The mean angle of the endocervical canal to the x‐axis for all images and the difference in angle measurements between T 2W and diffusion images are given in Table 1. T 2W, right, left, and corrected b = 800 s mm−2 images for a coronal slice through the center of the cervix are illustrated in Fig. Fig.11 and the measurement of the angle is shown. The mean angles of the endocervical canal to the x‐axis for the T 2W, right gradient, left gradient, and corrected images were 91.9° ± 11.3°, 85.8° ± 15.8°, 96.7° ± 17.5°, and 91.9° ± 12.1°, respectively. The mean differences in angle of the endocervical canal to the x‐axis between the T 2W, and the right gradient, left gradient and corrected images were 14.8° ± 16.7°, 16.2° ± 20°, and 4.9° ± 6.5°, respectively. Based on the assumption that the T 2W images were ground truth, there was a significant difference between T 2W and right gradient (P = 0.007). The difference between T 2W and left gradient approached significance (P = 0.055), while there was no difference between T 2W and corrected images (P = 0.95). NCC values for all patients over an ROI encompassing the entire cervix on three slices per patient were not significantly different between the uncorrected and the corrected images (0.68 ± 0.15 left gradient, 0.69 ± 0.15 right gradient, 0.68 ± 0.15 corrected images), indicating the insensitivity of the NCC method to track features within the image.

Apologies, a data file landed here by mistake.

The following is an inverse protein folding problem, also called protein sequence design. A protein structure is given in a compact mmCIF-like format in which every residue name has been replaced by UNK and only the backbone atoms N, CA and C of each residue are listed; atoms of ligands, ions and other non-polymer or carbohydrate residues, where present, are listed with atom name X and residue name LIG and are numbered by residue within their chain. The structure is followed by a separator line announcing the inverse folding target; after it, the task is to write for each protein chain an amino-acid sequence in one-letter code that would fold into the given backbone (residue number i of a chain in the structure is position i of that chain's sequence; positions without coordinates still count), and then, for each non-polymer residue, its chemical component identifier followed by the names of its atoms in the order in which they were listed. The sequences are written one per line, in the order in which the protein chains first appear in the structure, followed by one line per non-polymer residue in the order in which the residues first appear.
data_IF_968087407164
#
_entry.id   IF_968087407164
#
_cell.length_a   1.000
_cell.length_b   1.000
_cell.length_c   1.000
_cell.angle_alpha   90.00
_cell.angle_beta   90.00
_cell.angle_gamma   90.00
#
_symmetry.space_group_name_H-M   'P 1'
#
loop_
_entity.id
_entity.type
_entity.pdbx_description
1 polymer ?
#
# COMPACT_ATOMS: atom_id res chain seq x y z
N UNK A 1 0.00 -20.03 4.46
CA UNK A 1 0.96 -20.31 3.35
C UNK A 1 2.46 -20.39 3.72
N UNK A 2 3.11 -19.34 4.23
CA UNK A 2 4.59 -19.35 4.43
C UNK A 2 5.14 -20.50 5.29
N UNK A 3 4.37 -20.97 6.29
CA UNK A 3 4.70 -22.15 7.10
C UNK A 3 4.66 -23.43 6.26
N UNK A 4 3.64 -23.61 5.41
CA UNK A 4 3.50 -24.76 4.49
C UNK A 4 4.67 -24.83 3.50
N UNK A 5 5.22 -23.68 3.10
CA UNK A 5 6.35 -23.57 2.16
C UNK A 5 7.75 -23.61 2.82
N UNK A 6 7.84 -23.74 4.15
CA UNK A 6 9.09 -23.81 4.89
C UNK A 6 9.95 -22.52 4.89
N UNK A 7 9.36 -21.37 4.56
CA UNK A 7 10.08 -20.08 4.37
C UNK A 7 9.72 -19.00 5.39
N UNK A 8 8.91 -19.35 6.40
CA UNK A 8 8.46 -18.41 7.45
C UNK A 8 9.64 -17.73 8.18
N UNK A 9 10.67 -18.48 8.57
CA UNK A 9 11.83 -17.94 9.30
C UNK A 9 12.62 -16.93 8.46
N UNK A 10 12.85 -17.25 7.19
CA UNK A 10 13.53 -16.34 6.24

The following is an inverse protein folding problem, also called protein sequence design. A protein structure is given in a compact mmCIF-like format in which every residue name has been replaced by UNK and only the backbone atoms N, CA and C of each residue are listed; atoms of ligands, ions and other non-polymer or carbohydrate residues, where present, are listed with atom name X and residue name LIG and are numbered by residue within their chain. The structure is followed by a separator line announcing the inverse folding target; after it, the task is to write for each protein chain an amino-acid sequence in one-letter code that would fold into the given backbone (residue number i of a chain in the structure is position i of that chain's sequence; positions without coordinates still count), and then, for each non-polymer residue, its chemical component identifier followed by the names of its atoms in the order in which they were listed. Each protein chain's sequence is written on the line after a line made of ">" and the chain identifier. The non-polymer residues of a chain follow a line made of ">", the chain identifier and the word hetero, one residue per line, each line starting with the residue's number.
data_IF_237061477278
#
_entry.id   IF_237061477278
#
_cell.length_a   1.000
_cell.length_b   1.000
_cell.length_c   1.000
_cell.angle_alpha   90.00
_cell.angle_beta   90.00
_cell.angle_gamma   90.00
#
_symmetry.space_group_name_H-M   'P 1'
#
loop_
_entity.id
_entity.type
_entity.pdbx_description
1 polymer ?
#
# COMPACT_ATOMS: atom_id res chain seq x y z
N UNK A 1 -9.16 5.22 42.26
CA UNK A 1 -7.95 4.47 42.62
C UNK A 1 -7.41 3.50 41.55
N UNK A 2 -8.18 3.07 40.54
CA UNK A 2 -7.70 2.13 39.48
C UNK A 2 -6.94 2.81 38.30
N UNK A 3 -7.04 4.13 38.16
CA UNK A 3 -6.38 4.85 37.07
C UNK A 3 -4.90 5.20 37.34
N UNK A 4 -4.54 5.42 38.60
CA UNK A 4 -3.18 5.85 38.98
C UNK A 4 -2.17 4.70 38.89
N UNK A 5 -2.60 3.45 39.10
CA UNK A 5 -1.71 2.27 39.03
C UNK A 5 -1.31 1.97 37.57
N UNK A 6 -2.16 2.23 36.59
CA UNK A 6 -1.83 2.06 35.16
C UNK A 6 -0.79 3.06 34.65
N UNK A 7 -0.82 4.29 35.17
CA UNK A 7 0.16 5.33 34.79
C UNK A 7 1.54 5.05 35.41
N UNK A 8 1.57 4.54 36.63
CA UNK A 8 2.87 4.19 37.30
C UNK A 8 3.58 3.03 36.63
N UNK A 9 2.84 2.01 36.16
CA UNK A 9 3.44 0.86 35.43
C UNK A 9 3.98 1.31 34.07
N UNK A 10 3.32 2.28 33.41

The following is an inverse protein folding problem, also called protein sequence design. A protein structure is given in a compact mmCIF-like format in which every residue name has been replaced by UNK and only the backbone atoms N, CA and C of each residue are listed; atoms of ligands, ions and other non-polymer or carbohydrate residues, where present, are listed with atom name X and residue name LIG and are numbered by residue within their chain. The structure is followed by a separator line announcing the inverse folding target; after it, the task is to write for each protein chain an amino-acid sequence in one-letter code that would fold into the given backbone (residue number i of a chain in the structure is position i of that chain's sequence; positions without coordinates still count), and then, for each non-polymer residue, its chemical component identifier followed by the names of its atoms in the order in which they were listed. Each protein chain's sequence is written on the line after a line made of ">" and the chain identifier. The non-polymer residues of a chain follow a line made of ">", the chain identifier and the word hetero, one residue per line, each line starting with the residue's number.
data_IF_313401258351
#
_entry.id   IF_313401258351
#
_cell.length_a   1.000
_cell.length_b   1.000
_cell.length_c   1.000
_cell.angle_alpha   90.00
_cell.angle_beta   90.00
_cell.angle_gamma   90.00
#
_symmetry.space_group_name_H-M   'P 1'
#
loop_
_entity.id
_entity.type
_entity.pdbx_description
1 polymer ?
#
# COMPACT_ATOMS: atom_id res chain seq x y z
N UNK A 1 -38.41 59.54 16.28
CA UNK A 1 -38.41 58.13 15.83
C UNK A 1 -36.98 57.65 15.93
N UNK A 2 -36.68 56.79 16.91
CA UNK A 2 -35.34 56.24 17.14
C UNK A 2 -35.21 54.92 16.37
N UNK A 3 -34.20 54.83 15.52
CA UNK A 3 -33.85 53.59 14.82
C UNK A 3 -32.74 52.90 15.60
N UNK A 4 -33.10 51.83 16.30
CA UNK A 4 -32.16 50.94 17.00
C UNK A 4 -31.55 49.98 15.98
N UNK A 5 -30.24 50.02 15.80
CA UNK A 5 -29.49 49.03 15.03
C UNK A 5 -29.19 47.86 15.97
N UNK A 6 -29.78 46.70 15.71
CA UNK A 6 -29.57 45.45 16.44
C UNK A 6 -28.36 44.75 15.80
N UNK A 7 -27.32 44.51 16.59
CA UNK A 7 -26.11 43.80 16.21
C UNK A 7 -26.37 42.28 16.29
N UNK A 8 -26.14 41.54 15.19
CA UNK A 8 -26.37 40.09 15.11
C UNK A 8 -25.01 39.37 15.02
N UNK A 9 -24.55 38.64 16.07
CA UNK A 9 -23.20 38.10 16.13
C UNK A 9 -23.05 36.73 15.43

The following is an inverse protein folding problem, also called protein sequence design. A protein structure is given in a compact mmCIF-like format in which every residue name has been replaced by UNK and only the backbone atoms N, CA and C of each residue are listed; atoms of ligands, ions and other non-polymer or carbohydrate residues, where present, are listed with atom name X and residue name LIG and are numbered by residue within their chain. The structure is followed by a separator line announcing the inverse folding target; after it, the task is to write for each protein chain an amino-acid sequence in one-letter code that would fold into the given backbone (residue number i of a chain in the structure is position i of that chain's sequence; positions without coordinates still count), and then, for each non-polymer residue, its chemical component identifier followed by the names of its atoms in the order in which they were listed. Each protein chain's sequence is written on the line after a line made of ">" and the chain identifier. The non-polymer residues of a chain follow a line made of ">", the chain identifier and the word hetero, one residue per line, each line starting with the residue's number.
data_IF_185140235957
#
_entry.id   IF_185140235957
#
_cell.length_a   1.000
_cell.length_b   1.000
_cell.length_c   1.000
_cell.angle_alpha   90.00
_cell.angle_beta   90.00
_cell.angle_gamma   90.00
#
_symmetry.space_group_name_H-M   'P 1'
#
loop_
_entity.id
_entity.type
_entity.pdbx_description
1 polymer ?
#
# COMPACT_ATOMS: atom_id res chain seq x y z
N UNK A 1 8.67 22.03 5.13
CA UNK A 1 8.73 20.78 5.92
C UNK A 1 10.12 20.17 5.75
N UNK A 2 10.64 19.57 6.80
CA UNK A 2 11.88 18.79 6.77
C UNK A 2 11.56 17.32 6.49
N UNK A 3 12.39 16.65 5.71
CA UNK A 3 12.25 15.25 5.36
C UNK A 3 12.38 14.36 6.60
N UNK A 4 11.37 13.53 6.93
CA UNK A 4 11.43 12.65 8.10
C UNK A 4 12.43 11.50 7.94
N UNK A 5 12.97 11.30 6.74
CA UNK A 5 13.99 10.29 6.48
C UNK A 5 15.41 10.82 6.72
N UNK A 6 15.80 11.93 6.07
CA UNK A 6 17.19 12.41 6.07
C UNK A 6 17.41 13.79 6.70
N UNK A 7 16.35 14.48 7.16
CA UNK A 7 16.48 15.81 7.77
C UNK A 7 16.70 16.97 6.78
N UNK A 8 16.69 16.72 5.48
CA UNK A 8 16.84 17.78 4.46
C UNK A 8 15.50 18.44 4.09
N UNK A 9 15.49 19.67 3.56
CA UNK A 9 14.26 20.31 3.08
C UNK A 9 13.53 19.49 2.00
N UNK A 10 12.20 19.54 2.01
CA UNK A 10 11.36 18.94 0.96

Figure 1
Coronal images through the cervix on T 2W (a) with corresponding diffusion‐weighted b = 800 s mm−2 images acquired using a right gradient (b), left gradient (c), and following correction (d). The angle of the endocervical ...
Table 1
Angle of the Endocervical Canal to the x‐axis and Difference in Angle of the Endocervical Canal to the x‐axis Between the T2W and the Right Gradient, Left Gradient, and Corrected b = 800 s mm−2 Images for ...

Observer 1 classified 17 of 41 patients as positive for tumor on T 2W+left as well as T 2W+right gradient images and 10 as negative. Corresponding classification for Observer 2 were 19 positive and 8 negative. Two of the former group were endometrial carcinomas. Tumor volume in these patients ranged from 0.07–18.4 cm3 (mean ± SD 4.4 ± 5.6 cm3). Fourteen of 41 patients (34%) had equivocal findings on T 2W+left as well as T 2W+right gradient images for both observers, 12 of which were common to both observers. Interobserver agreement for classifying images as positive, negative, or uncertain for the presence of tumor before distortion correction was good (kappa = 0.73).